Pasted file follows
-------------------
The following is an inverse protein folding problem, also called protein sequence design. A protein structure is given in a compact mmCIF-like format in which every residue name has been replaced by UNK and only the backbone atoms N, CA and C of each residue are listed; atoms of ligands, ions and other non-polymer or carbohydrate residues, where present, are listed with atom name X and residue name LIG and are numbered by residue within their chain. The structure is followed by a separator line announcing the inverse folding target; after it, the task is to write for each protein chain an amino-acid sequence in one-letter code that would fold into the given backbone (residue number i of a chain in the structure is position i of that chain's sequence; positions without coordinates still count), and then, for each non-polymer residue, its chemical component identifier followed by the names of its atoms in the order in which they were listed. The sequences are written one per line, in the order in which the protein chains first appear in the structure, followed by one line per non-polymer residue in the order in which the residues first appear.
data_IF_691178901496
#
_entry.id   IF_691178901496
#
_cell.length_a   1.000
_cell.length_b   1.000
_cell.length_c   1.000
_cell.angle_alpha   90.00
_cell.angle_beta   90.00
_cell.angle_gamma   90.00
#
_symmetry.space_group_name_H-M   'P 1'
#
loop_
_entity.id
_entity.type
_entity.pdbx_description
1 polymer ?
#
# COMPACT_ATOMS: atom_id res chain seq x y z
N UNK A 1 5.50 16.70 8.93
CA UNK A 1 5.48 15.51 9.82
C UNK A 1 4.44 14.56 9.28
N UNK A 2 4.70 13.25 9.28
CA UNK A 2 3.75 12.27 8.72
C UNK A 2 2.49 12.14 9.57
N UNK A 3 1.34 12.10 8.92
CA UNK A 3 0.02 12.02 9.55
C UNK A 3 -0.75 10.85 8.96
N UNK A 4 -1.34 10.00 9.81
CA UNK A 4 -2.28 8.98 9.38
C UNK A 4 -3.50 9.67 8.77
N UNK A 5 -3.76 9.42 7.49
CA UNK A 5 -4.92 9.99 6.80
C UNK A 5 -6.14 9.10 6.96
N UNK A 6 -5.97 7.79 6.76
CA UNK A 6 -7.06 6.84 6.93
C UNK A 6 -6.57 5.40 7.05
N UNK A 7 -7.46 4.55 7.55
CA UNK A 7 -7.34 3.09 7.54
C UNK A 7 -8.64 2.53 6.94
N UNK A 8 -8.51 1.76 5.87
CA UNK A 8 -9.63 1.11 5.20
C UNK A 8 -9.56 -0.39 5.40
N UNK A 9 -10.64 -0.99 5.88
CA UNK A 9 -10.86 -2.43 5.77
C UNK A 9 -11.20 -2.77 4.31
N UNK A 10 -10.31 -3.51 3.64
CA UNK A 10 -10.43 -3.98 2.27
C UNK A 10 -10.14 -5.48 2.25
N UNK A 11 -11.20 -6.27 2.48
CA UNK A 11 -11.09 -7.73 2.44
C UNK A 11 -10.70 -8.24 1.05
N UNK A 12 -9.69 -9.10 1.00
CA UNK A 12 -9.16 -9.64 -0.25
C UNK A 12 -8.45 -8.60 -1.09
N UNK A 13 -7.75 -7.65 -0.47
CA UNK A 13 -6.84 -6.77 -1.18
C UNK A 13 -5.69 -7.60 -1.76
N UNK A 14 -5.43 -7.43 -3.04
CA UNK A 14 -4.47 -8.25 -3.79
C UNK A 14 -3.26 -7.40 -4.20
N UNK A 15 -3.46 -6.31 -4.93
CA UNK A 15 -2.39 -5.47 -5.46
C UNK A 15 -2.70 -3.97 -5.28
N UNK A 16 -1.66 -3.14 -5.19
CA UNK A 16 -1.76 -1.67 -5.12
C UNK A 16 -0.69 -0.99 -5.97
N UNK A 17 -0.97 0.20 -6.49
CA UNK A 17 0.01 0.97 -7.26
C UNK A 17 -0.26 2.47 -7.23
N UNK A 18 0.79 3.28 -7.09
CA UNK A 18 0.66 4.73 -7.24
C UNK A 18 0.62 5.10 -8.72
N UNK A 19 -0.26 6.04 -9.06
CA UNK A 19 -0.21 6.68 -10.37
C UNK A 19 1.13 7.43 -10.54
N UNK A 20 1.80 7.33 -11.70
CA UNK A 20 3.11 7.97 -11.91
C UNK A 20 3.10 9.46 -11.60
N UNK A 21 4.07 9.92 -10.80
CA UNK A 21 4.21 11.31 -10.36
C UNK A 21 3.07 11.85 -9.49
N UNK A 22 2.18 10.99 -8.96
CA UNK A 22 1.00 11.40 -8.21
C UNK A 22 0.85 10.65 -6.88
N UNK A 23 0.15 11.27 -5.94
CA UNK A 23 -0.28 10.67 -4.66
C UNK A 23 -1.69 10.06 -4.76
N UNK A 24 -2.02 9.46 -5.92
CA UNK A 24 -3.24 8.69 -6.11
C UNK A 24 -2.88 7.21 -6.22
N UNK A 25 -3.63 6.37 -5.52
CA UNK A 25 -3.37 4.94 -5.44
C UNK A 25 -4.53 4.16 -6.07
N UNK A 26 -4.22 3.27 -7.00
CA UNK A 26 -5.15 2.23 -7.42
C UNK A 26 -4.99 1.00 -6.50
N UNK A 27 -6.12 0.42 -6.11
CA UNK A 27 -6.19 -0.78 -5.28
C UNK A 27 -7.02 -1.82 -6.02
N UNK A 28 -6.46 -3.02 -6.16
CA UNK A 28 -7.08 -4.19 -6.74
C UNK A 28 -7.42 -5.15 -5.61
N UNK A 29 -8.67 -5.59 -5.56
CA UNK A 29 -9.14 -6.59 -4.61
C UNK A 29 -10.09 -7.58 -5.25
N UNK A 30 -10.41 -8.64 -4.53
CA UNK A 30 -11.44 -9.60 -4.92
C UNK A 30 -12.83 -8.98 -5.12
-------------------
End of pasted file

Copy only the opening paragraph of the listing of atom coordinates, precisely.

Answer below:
The following is an inverse protein folding problem, also called protein sequence design. A protein structure is given in a compact mmCIF-like format in which every residue name has been replaced by UNK and only the backbone atoms N, CA and C of each residue are listed; atoms of ligands, ions and other non-polymer or carbohydrate residues, where present, are listed with atom name X and residue name LIG and are numbered by residue within their chain. The structure is followed by a separator line announcing the inverse folding target; after it, the task is to write for each protein chain an amino-acid sequence in one-letter code that would fold into the given backbone (residue number i of a chain in the structure is position i of that chain's sequence; positions without coordinates still count), and then, for each non-polymer residue, its chemical component identifier followed by the names of its atoms in the order in which they were listed. The sequences are written one per line, in the order in which the protein chains first appear in the structure, followed by one line per non-polymer residue in the order in which the residues first appear.